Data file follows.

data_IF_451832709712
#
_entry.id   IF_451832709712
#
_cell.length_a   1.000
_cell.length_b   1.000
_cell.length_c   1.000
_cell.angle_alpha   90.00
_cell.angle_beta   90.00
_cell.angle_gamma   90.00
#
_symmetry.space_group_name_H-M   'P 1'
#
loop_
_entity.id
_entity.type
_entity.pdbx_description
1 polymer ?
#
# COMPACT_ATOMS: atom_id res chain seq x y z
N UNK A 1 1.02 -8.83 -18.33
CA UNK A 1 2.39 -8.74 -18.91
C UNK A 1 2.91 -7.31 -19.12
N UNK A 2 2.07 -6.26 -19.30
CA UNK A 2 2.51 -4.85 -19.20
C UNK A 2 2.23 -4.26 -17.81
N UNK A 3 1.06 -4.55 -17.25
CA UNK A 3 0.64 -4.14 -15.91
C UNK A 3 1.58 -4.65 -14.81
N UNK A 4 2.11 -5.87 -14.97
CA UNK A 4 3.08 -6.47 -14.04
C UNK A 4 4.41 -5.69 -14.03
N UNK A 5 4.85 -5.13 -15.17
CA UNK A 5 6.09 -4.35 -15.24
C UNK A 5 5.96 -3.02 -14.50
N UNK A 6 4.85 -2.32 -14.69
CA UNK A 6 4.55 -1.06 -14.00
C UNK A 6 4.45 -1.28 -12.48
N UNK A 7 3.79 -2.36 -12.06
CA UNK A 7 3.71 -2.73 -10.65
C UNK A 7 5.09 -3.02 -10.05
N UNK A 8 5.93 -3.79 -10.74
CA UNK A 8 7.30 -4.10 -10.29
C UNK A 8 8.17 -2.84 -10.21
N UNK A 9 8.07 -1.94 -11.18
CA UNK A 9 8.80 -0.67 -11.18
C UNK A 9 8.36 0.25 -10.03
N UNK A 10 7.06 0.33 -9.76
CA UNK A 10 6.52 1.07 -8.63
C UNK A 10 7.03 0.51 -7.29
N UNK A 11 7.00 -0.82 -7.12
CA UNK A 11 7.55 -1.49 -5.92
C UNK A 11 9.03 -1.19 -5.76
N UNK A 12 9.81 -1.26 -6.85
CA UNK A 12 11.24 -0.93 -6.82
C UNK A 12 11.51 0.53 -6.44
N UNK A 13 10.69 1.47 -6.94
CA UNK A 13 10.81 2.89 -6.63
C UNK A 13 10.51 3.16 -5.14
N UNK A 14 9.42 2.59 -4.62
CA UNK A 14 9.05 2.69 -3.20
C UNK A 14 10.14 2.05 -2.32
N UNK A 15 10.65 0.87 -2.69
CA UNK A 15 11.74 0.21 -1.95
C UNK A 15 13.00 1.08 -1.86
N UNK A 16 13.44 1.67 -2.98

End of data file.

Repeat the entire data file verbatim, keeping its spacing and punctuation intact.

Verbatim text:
data_IF_451832709712
#
_entry.id   IF_451832709712
#
_cell.length_a   1.000
_cell.length_b   1.000
_cell.length_c   1.000
_cell.angle_alpha   90.00
_cell.angle_beta   90.00
_cell.angle_gamma   90.00
#
_symmetry.space_group_name_H-M   'P 1'
#
loop_
_entity.id
_entity.type
_entity.pdbx_description
1 polymer ?
#
# COMPACT_ATOMS: atom_id res chain seq x y z
N UNK A 1 1.02 -8.83 -18.33
CA UNK A 1 2.39 -8.74 -18.91
C UNK A 1 2.91 -7.31 -19.12
N UNK A 2 2.07 -6.26 -19.30
CA UNK A 2 2.51 -4.85 -19.20
C UNK A 2 2.23 -4.26 -17.81
N UNK A 3 1.06 -4.55 -17.25
CA UNK A 3 0.64 -4.14 -15.91
C UNK A 3 1.58 -4.65 -14.81
N UNK A 4 2.11 -5.87 -14.97
CA UNK A 4 3.08 -6.47 -14.04
C UNK A 4 4.41 -5.69 -14.03
N UNK A 5 4.85 -5.13 -15.17
CA UNK A 5 6.09 -4.35 -15.24
C UNK A 5 5.96 -3.02 -14.50
N UNK A 6 4.85 -2.32 -14.69
CA UNK A 6 4.55 -1.06 -14.00
C UNK A 6 4.45 -1.28 -12.48
N UNK A 7 3.79 -2.36 -12.06
CA UNK A 7 3.71 -2.73 -10.65
C UNK A 7 5.09 -3.02 -10.05
N UNK A 8 5.93 -3.79 -10.74
CA UNK A 8 7.30 -4.10 -10.29
C UNK A 8 8.17 -2.84 -10.21
N UNK A 9 8.07 -1.94 -11.18
CA UNK A 9 8.80 -0.67 -11.18
C UNK A 9 8.36 0.25 -10.03
N UNK A 10 7.06 0.33 -9.76
CA UNK A 10 6.52 1.07 -8.63
C UNK A 10 7.03 0.51 -7.29
N UNK A 11 7.00 -0.82 -7.12
CA UNK A 11 7.55 -1.49 -5.92
C UNK A 11 9.03 -1.19 -5.76
N UNK A 12 9.81 -1.26 -6.85
CA UNK A 12 11.24 -0.93 -6.82
C UNK A 12 11.51 0.53 -6.44
N UNK A 13 10.69 1.47 -6.94
CA UNK A 13 10.81 2.89 -6.63
C UNK A 13 10.51 3.16 -5.14
N UNK A 14 9.42 2.59 -4.62
CA UNK A 14 9.05 2.69 -3.20
C UNK A 14 10.14 2.05 -2.32
N UNK A 15 10.65 0.87 -2.69
CA UNK A 15 11.74 0.21 -1.95
C UNK A 15 13.00 1.08 -1.86
N UNK A 16 13.44 1.67 -2.98